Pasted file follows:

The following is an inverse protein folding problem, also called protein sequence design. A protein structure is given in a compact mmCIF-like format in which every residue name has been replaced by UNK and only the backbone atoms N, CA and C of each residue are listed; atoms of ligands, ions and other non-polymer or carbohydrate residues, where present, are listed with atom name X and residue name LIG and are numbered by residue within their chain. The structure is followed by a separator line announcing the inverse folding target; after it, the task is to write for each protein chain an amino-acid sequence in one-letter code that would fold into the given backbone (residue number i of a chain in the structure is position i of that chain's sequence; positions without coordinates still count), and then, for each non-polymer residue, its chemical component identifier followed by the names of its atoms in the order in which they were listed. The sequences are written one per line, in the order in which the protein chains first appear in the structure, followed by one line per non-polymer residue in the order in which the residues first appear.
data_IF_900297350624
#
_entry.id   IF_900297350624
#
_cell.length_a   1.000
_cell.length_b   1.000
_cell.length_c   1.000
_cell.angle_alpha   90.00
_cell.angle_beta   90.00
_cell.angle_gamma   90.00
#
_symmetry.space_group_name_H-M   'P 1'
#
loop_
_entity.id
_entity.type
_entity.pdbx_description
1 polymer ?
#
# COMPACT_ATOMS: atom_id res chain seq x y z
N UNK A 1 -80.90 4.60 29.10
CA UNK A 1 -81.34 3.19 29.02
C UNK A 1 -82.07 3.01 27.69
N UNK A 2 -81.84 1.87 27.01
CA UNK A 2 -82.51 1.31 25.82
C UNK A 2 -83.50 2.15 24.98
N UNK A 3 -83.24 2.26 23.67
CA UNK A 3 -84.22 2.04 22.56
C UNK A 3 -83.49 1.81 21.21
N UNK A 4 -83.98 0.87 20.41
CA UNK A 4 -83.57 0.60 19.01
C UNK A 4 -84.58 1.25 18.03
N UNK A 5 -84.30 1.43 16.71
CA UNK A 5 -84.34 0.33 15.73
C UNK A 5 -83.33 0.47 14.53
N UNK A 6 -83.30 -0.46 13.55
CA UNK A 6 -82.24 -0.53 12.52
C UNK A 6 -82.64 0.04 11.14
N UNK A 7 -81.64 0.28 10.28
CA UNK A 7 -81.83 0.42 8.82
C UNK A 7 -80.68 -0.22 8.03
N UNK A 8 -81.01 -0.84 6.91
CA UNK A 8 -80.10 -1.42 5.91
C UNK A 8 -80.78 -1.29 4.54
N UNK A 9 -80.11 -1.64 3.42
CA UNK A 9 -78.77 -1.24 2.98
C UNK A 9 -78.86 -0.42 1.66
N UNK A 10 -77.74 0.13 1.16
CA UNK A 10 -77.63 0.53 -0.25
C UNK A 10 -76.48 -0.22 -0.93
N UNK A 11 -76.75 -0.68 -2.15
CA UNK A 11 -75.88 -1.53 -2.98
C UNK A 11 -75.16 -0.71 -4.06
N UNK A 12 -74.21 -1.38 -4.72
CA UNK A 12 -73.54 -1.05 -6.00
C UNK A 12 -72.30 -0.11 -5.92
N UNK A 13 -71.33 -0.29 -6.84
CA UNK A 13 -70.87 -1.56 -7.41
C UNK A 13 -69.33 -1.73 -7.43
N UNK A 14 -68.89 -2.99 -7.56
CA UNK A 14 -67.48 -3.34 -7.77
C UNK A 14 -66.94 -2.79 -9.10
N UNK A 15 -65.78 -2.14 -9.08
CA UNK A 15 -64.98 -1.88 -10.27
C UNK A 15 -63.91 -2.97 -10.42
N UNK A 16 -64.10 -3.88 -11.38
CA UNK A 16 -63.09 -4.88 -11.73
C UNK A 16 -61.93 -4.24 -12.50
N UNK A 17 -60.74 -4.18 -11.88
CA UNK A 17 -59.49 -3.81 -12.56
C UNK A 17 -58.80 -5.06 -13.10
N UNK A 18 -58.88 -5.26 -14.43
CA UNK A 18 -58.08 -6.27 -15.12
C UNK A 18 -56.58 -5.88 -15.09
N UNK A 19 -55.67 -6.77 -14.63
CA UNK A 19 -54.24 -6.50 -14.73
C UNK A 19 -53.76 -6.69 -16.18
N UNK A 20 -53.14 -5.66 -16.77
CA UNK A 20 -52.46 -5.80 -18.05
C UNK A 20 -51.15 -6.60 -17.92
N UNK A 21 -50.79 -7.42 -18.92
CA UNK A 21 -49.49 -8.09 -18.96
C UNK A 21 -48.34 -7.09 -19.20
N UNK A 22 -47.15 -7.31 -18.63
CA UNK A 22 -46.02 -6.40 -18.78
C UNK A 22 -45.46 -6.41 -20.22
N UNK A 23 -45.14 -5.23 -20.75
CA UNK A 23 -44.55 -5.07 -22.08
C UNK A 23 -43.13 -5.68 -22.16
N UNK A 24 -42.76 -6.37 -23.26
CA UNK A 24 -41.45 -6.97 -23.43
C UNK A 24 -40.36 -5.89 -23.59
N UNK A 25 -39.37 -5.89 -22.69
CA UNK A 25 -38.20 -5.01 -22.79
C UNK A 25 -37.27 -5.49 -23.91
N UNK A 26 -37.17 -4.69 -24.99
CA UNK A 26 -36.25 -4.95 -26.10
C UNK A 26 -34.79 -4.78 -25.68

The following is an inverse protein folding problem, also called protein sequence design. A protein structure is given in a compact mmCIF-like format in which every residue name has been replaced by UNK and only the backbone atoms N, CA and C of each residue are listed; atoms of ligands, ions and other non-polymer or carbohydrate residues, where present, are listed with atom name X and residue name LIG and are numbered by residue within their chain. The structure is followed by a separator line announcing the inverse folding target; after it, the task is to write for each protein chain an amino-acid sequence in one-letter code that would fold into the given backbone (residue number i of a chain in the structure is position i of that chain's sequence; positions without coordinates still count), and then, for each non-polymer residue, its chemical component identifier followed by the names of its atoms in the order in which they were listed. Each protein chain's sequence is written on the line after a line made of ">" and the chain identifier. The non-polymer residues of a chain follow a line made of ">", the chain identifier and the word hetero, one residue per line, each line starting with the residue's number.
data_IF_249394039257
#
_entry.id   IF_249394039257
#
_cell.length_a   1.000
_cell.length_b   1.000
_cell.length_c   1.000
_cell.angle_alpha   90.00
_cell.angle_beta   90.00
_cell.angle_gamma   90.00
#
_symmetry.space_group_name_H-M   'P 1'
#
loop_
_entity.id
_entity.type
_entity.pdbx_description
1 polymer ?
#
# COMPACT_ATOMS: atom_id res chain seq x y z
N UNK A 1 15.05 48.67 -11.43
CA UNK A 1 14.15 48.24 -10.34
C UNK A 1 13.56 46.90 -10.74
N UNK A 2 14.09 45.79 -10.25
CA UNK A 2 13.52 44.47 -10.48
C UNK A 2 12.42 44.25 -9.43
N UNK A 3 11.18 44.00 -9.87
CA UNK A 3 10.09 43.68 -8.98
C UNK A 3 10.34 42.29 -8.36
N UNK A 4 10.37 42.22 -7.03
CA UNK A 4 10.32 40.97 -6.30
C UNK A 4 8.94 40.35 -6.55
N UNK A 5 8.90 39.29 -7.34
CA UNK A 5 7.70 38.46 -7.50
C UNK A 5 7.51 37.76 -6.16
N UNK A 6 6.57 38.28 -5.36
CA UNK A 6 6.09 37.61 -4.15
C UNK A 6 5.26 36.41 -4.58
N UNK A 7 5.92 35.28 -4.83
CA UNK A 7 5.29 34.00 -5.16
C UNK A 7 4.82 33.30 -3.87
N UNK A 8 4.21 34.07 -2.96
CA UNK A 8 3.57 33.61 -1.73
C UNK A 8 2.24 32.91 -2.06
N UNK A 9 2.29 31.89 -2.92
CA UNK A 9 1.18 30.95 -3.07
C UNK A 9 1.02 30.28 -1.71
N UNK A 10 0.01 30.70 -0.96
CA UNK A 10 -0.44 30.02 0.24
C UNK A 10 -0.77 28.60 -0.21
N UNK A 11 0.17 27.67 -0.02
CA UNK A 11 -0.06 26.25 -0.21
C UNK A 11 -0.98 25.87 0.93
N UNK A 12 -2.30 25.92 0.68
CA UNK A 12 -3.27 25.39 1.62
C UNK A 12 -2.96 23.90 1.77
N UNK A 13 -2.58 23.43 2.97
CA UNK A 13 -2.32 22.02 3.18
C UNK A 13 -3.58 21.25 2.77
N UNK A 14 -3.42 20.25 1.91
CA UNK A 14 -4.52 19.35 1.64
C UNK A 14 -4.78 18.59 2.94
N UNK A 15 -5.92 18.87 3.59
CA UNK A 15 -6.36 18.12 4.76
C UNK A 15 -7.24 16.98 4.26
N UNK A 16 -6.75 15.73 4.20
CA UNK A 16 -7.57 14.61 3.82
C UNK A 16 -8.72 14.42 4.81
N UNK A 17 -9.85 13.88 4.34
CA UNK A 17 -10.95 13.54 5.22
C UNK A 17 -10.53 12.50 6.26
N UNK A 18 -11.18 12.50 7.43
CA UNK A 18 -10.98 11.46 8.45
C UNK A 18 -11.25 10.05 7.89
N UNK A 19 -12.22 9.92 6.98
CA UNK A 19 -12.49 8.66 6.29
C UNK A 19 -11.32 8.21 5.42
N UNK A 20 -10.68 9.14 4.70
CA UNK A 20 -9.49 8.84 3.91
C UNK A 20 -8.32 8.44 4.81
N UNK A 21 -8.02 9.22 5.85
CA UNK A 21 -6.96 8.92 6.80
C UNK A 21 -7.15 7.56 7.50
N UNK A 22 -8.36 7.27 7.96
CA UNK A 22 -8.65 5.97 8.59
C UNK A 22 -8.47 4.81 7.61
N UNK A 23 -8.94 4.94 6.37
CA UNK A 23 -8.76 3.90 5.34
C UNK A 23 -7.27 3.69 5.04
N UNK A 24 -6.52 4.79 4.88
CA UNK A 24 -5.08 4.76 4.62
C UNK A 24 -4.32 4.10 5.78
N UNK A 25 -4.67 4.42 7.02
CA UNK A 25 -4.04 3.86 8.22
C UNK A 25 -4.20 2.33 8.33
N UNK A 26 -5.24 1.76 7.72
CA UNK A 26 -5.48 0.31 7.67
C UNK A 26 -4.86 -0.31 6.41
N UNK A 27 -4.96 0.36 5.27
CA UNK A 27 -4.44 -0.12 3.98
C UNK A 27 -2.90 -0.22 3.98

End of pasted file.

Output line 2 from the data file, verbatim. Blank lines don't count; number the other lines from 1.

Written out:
data_IF_900297350624